Divorce and Remarriage in American Methodism: The evolution of church positions from 1884 to 2012


By Dr. Rex D. Matthews

I am currently engaged in research project that intends to trace the broad contours of the evolutionary change of American Methodist positions concerning divorce and remarriage and to set the story of that change in the larger context of changing attitudes toward divorce and remarriage in American culture and society. The resulting account will seek to show how American Methodism gradually moved from strict prohibition of divorce and subsequent remarriage save for the “one scriptural cause” to an acceptance of the reality of divorce as “a regrettable alternative in the midst of brokenness” in the lives of ordinary American Methodist people, and pastors, and an embrace of subsequent remarriage, notwithstanding the scriptural passages that were once interpreted as forbidding both except in cases of adultery. The parallels between this development and contemporary struggles in the UMC and in American society and culture over matters related to homosexuality should prove to be illuminating.

Prior to 1884, none of the main branches of American Methodism had ever taken an official position of any sort on the issues of divorce or the remarriage of divorced persons. In that year the General Conference of the Methodist Episcopal Church (MEC) approved a lengthy statement on the sanctity of marriage, declaring adultery to be the only justification and legal basis for divorce and prohibiting ministers from remarrying divorced persons, incorporating this position into the Discipline: “No divorce, except for adultery, shall be regarded by the Church as lawful; and no minister shall solemnize marriage in any case where there is a divorced wife or husband living: but this rule shall not be applied to the innocent party to a divorce for the cause of adultery, nor to divorced parties seeking to be reunited in marriage” (MEC Discipline 1884, ¶46, p. 33).

Four years later, in 1888, the MEC declined to prevent persons found to be in violation of its newly-adopted ¶46 from holding membership in our Church, but also declined to amend ¶46 to read “No divorce, except for adultery or causeless and continued abandonment, shall be regarded by the Church as lawful” (MEC GC Journal 1888, pp. 231, 279; italics added), thereby leaving adultery as the only cause for divorce recognized by the MEC as legitimate.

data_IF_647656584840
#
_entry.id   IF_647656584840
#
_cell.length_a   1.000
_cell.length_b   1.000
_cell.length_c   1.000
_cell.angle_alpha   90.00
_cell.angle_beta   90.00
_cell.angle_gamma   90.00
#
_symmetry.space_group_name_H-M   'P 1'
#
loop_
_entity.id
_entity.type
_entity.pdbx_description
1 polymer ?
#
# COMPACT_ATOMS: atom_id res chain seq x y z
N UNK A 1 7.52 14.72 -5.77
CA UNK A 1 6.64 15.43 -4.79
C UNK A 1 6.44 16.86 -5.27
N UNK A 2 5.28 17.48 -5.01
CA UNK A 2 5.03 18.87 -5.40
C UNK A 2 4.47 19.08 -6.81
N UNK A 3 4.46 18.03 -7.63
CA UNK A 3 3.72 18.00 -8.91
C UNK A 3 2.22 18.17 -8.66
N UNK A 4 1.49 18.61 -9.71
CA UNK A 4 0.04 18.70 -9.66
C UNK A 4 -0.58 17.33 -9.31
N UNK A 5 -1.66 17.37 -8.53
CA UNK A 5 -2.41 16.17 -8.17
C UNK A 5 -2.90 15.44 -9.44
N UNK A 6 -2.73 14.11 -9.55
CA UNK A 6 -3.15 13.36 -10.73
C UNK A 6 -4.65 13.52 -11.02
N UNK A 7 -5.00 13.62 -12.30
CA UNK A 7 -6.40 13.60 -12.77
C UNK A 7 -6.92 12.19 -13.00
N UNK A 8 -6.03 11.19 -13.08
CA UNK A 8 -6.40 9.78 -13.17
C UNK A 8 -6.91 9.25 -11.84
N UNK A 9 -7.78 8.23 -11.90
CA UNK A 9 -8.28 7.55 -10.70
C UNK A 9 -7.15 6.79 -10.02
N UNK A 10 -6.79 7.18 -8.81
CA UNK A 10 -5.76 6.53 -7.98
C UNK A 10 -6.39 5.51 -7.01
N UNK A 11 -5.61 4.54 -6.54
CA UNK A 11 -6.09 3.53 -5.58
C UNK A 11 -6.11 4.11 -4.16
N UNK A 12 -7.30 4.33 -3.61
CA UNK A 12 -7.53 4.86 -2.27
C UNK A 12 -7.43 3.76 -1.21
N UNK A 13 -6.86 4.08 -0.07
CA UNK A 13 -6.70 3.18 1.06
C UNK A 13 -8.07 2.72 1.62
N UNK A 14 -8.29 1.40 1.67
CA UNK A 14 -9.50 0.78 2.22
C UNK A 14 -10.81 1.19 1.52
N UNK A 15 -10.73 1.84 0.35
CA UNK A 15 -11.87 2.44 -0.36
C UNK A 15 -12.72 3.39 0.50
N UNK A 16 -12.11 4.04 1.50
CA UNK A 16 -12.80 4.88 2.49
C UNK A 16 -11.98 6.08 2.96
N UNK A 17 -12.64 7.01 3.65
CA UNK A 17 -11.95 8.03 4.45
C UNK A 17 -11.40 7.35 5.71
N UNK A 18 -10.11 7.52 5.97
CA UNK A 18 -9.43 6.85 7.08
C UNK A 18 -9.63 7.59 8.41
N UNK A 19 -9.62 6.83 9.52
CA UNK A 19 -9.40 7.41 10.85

The Methodist Protestant Church (MPC) enacted a similar policy in 1888, writing into its Discipline a provision stating that its ministers “shall not celebrate the marriage of divorced persons who have violated their marriage vows” (MPC Discipline 1888, section “Annual Conference,” §14, p. 71). In 1890 the Methodist Episcopal Church, South (MECS) followed the lead of the MEC and the MPC: “The ministers of our Church shall be prohibited from solemnizing the rites of matrimony between divorced persons, except in case of innocent parties who have been divorced for the one scriptural cause” (MECS Discipline 1890, ¶136, p. 87).

The “one scriptural cause” was of course adultery, with reference primarily to the words of Jesus as reported in Matt. 5:31-32, Matt. 19:3-9, Mark 10:2-12, and Luke 16:18, and secondarily to the teaching of St. Paul in 1 Cor. 7:8-16. However, the position of The United Methodist Church and its predecessor denominations on issues related to divorce and remarriage shifted dramatically over the years after 1884, as is shown by the following series of snapshots of General Conference debates and actions:

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2 Comments on "Divorce and Remarriage in American Methodism: The evolution of church positions from 1884 to 2012"

The United Methodist Reporter wants to encourage lively conversation about The United Methodist Church and our articles in the belief that Christian conversation (what Wesley would call conferencing) is a means of grace. While we support passionate debate, we cannot allow language that demeans or demonizes others, and we reserve the right to delete any comment we believe to be harmful or inappropriate. We encourage all to remember that we are all broken and in need of Christ's grace, and that we all see through the glass darkly until that time we when reach full perfection in love. May your speech here be tempered with love, and reflection of the fruits of love, joy, peace, patience, kindness, goodness, faithfulness, gentleness, and self-control. After all, "There is no law against things like this." (Galatians 5:22-23)
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Daniel Davison

If this were addressing sexual orientation, the comments would be flooded with stern rejoinders that scripture is unequivocal in condemnation, and that should be the end of it. How curious that, although Jesus spoke extremely strongly against divorce, no one seems too troubled when our society has changed in ways that make it reasonable to abandon scriptural obedience for a more tolerant stance.

Christy Thomas

Eye-opening and utterly fascinating. Thank you for putting all this together.

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